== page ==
|Title||Social and Genetic Pathways in Multigenerational Transmission of Educational Attainment|
|Publication Type||Journal Article|
|Year of Publication||2018|
|Journal||American Sociological Review|
|Keywords||Education, Genetics, Genome, Multigenerational|
This study investigates the complex roles of the social environment and genes in the multigenerational transmission of educational attainment. Drawing on genome-wide data and educational attainment measures from the Framingham Heart Study (FHS) and the Health and Retirement Study (HRS), I conduct polygenic score analyses to examine genetic confounding in the estimation of parents’ and grandparents’ influences on their children’s and grandchildren’s educational attainment. I also examine social genetic effects (i.e., genetic effects that operate through the social environment) in the transmission of educational attainment across three generations. Two-generation analyses produce three important findings. First, about one-fifth of the parent-child association in education reflects genetic inheritance. Second, up to half of the association between parents’ polygenic scores and children’s education is mediated by parents’ education. Third, about one-third of the association between children’s polygenic scores and their educational attainment is attributable to parents’ genotypes and education. Three-generation analyses suggest that genetic confounding on the estimate of the direct effect of grandparents’ education on grandchildren’s education (net of parents’ education) may be inconsequential, and I find no evidence that grandparents’ genotypes significantly influence grandchildren’s education through non-biological pathways. The three-generation results are suggestive, and the results may change when different samples are used.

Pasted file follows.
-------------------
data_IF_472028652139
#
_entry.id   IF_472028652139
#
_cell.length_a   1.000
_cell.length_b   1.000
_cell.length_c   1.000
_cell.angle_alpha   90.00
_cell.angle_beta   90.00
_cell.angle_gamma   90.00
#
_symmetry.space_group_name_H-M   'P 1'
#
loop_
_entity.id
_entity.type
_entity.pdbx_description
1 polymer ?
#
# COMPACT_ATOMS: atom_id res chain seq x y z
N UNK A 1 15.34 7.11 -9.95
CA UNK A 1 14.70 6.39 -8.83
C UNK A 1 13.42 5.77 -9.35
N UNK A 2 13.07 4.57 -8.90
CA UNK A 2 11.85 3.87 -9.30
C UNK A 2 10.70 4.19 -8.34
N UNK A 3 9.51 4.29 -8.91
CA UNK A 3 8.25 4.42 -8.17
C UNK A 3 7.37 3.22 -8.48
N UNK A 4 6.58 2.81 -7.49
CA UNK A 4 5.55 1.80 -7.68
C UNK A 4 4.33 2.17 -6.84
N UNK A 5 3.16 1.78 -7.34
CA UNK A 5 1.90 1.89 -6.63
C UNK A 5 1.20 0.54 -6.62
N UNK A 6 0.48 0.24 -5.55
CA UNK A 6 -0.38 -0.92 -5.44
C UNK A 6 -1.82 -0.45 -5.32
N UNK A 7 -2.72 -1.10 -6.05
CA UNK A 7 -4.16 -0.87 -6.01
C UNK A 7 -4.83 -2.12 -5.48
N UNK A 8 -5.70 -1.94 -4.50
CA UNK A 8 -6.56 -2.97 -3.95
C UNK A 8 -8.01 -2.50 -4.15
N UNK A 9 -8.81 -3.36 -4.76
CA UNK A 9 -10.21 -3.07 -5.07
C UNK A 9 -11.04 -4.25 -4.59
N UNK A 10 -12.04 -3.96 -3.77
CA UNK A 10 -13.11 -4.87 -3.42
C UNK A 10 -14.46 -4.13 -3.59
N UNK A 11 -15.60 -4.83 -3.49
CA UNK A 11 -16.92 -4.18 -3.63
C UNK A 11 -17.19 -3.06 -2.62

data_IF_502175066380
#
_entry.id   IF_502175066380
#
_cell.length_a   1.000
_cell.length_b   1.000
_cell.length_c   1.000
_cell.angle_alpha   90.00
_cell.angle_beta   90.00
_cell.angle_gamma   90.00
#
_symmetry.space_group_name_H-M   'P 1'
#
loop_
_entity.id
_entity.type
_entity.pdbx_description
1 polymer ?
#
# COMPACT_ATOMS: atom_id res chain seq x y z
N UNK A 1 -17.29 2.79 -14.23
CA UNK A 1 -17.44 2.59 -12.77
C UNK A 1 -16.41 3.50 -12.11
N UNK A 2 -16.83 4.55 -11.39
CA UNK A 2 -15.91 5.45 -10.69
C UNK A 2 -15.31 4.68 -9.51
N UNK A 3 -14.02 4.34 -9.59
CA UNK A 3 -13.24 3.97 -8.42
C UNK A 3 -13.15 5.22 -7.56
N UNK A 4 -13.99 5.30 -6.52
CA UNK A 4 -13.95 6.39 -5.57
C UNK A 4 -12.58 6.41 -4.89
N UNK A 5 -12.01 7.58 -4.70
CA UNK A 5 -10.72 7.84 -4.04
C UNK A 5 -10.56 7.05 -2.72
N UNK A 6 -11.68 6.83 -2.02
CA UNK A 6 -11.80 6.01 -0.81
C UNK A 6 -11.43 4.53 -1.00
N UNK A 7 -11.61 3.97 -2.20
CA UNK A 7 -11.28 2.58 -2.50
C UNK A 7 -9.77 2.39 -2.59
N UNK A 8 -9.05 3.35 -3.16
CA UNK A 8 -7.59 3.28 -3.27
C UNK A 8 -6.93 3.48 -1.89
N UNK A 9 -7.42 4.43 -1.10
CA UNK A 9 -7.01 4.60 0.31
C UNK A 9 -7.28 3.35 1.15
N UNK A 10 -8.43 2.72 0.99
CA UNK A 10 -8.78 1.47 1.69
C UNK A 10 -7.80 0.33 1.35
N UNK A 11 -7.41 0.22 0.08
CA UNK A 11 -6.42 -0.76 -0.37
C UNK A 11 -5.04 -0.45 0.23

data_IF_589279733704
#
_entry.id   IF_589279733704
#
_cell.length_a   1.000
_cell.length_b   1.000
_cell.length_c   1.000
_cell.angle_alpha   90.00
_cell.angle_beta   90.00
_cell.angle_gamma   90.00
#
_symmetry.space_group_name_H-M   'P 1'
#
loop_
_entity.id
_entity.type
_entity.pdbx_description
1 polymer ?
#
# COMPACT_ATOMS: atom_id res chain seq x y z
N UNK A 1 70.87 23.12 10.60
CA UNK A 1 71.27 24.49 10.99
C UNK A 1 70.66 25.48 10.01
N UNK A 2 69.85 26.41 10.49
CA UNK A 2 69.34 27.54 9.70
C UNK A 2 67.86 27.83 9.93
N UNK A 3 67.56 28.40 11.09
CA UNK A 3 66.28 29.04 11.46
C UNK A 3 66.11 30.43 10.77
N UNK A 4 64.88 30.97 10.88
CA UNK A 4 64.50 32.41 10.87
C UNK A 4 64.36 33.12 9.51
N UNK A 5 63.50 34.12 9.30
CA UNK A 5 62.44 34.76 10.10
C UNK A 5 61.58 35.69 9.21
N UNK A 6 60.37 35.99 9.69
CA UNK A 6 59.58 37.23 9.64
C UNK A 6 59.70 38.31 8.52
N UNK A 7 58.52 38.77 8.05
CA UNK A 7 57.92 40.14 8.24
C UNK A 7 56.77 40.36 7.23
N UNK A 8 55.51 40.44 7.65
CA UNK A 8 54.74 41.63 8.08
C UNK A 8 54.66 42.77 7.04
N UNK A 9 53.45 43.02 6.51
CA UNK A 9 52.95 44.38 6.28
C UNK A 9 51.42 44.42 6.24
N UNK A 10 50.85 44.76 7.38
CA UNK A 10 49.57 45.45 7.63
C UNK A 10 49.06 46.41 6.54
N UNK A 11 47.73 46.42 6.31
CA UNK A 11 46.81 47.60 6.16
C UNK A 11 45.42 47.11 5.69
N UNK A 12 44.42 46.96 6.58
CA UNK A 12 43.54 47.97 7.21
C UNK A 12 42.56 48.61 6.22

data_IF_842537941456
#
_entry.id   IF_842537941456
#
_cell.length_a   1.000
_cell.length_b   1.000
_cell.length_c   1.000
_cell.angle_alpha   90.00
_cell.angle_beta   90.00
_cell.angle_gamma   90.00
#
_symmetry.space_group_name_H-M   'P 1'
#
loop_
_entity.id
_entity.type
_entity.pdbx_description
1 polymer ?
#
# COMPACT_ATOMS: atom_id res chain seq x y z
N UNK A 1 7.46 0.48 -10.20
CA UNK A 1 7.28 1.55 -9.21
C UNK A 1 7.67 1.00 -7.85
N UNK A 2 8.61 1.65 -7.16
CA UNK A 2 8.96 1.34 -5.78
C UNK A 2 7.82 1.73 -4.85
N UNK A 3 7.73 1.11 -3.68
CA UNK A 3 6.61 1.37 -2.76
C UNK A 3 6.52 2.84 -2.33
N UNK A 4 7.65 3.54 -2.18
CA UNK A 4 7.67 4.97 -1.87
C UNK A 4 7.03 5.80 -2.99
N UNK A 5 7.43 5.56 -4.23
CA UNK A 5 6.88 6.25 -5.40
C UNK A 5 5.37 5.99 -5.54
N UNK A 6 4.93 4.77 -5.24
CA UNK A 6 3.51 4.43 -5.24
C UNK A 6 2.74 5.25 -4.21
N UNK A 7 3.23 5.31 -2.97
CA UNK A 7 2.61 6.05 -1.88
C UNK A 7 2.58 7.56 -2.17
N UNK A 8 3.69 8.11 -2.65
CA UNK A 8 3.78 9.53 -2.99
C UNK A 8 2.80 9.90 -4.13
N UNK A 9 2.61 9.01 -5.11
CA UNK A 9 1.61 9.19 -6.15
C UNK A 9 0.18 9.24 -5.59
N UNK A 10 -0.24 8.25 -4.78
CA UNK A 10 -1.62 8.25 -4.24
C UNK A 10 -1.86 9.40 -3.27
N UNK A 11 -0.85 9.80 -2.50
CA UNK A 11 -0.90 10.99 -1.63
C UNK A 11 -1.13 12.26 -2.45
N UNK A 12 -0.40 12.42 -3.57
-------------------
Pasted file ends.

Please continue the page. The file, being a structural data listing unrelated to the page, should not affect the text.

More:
|Short Title||Am Sociol Rev|